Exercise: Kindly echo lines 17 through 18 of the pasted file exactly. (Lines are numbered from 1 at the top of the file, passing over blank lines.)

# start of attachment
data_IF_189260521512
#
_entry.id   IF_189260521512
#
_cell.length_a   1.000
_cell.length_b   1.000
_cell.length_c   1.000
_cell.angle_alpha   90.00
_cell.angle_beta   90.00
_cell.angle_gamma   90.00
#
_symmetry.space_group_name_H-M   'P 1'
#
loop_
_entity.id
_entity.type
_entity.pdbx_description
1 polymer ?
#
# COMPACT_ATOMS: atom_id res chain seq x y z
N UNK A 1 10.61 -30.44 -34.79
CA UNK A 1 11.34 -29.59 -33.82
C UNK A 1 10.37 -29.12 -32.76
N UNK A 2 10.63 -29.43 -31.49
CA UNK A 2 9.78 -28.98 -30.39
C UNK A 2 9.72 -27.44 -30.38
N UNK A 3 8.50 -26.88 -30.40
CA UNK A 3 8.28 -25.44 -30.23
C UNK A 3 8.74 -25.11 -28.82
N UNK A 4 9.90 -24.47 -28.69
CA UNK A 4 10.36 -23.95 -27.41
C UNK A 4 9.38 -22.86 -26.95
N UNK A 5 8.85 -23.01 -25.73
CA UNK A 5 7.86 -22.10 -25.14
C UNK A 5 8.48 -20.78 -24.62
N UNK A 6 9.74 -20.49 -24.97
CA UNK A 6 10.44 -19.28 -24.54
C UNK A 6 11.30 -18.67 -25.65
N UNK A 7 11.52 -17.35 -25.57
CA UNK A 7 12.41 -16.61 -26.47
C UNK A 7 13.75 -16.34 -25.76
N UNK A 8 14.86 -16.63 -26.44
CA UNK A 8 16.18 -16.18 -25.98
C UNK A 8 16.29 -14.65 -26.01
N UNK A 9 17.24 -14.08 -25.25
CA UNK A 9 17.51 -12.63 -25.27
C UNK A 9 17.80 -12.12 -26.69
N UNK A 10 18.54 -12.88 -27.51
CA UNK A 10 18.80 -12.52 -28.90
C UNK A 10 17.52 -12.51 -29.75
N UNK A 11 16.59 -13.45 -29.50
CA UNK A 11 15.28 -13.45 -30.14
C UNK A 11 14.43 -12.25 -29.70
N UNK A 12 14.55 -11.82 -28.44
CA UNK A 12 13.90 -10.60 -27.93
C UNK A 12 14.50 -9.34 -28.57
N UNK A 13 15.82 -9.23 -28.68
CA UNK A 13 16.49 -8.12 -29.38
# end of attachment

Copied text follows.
_entity.pdbx_description
1 polymer ?